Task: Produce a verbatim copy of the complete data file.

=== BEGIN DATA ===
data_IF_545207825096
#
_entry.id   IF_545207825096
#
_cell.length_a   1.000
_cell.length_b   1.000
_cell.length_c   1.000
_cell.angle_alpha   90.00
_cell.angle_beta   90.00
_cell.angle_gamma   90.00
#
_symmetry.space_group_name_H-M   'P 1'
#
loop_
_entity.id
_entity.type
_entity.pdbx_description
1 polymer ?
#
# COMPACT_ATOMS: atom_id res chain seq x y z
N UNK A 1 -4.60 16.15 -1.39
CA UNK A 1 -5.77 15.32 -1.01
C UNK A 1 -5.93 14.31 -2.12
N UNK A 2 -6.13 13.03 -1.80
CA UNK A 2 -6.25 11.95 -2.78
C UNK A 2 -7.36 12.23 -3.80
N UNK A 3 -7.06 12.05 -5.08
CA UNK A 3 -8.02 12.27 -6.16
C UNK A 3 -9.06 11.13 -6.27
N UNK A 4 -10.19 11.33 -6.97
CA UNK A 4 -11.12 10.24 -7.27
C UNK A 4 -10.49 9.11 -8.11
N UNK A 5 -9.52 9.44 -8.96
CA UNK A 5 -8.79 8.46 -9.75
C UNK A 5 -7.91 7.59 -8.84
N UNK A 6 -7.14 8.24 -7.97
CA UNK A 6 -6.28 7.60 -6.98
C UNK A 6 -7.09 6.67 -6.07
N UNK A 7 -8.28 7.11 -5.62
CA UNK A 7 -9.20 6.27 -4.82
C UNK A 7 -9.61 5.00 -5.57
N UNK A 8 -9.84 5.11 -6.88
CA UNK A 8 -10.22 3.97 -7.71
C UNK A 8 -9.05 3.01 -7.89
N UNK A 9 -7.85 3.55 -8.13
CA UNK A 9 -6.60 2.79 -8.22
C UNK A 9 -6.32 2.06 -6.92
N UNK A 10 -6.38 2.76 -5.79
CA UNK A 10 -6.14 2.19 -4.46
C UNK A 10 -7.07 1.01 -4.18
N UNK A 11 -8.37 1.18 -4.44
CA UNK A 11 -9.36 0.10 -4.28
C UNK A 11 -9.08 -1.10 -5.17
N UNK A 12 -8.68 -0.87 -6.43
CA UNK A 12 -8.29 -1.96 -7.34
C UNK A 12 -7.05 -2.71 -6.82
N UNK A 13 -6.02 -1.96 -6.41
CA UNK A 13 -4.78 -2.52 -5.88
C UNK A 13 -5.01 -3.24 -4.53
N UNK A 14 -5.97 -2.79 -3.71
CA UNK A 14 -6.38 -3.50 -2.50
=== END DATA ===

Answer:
data_IF_545207825096
#
_entry.id   IF_545207825096
#
_cell.length_a   1.000
_cell.length_b   1.000
_cell.length_c   1.000
_cell.angle_alpha   90.00
_cell.angle_beta   90.00
_cell.angle_gamma   90.00
#
_symmetry.space_group_name_H-M   'P 1'
#
loop_
_entity.id
_entity.type
_entity.pdbx_description
1 polymer ?
#
# COMPACT_ATOMS: atom_id res chain seq x y z
N UNK A 1 -4.60 16.15 -1.39
CA UNK A 1 -5.77 15.32 -1.01
C UNK A 1 -5.93 14.31 -2.12
N UNK A 2 -6.13 13.03 -1.80
CA UNK A 2 -6.25 11.95 -2.78
C UNK A 2 -7.36 12.23 -3.80
N UNK A 3 -7.06 12.05 -5.08
CA UNK A 3 -8.02 12.27 -6.16
C UNK A 3 -9.06 11.13 -6.27
N UNK A 4 -10.19 11.33 -6.97
CA UNK A 4 -11.12 10.24 -7.27
C UNK A 4 -10.49 9.11 -8.11
N UNK A 5 -9.52 9.44 -8.96
CA UNK A 5 -8.79 8.46 -9.75
C UNK A 5 -7.91 7.59 -8.84
N UNK A 6 -7.14 8.24 -7.97
CA UNK A 6 -6.28 7.60 -6.98
C UNK A 6 -7.09 6.67 -6.07
N UNK A 7 -8.28 7.11 -5.62
CA UNK A 7 -9.20 6.27 -4.82
C UNK A 7 -9.61 5.00 -5.57
N UNK A 8 -9.84 5.11 -6.88
CA UNK A 8 -10.22 3.97 -7.71
C UNK A 8 -9.05 3.01 -7.89
N UNK A 9 -7.85 3.55 -8.13
CA UNK A 9 -6.60 2.79 -8.22
C UNK A 9 -6.32 2.06 -6.92
N UNK A 10 -6.38 2.76 -5.79
CA UNK A 10 -6.14 2.19 -4.46
C UNK A 10 -7.07 1.01 -4.18
N UNK A 11 -8.37 1.18 -4.44
CA UNK A 11 -9.36 0.10 -4.28
C UNK A 11 -9.08 -1.10 -5.17
N UNK A 12 -8.68 -0.87 -6.43
CA UNK A 12 -8.29 -1.96 -7.34
C UNK A 12 -7.05 -2.71 -6.82
N UNK A 13 -6.02 -1.96 -6.41
CA UNK A 13 -4.78 -2.52 -5.88
C UNK A 13 -5.01 -3.24 -4.53
N UNK A 14 -5.97 -2.79 -3.71
CA UNK A 14 -6.38 -3.50 -2.50